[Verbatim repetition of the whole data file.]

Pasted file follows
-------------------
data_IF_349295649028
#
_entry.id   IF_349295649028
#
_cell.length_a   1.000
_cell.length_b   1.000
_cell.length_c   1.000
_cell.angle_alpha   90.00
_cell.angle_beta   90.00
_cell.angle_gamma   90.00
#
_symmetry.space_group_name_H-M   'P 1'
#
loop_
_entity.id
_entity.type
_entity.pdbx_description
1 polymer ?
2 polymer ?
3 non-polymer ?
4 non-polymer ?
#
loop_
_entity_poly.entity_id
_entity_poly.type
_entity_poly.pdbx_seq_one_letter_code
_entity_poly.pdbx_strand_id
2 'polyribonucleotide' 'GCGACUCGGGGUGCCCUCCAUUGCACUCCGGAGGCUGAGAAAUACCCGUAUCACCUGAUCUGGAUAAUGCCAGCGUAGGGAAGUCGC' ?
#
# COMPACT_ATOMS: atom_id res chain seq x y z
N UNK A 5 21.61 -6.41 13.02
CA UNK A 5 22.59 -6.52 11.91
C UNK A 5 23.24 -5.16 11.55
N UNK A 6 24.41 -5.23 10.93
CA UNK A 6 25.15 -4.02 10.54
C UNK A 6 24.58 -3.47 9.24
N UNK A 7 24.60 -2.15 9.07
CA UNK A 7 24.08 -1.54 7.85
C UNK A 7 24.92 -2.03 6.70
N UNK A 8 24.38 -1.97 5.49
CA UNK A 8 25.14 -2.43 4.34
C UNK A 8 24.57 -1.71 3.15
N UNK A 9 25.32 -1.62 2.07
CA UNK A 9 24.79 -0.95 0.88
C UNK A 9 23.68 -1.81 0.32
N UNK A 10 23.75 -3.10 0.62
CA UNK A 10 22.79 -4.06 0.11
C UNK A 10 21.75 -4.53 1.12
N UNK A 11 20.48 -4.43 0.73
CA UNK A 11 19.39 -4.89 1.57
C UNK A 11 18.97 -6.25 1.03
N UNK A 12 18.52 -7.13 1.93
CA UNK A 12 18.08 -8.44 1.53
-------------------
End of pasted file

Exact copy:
data_IF_349295649028
#
_entry.id   IF_349295649028
#
_cell.length_a   1.000
_cell.length_b   1.000
_cell.length_c   1.000
_cell.angle_alpha   90.00
_cell.angle_beta   90.00
_cell.angle_gamma   90.00
#
_symmetry.space_group_name_H-M   'P 1'
#
loop_
_entity.id
_entity.type
_entity.pdbx_description
1 polymer ?
2 polymer ?
3 non-polymer ?
4 non-polymer ?
#
loop_
_entity_poly.entity_id
_entity_poly.type
_entity_poly.pdbx_seq_one_letter_code
_entity_poly.pdbx_strand_id
2 'polyribonucleotide' 'GCGACUCGGGGUGCCCUCCAUUGCACUCCGGAGGCUGAGAAAUACCCGUAUCACCUGAUCUGGAUAAUGCCAGCGUAGGGAAGUCGC' ?
#
# COMPACT_ATOMS: atom_id res chain seq x y z
N UNK A 5 21.61 -6.41 13.02
CA UNK A 5 22.59 -6.52 11.91
C UNK A 5 23.24 -5.16 11.55
N UNK A 6 24.41 -5.23 10.93
CA UNK A 6 25.15 -4.02 10.54
C UNK A 6 24.58 -3.47 9.24
N UNK A 7 24.60 -2.15 9.07
CA UNK A 7 24.08 -1.54 7.85
C UNK A 7 24.92 -2.03 6.70
N UNK A 8 24.38 -1.97 5.49
CA UNK A 8 25.14 -2.43 4.34
C UNK A 8 24.57 -1.71 3.15
N UNK A 9 25.32 -1.62 2.07
CA UNK A 9 24.79 -0.95 0.88
C UNK A 9 23.68 -1.81 0.32
N UNK A 10 23.75 -3.10 0.62
CA UNK A 10 22.79 -4.06 0.11
C UNK A 10 21.75 -4.53 1.12
N UNK A 11 20.48 -4.43 0.73
CA UNK A 11 19.39 -4.89 1.57
C UNK A 11 18.97 -6.25 1.03
N UNK A 12 18.52 -7.13 1.93
CA UNK A 12 18.08 -8.44 1.53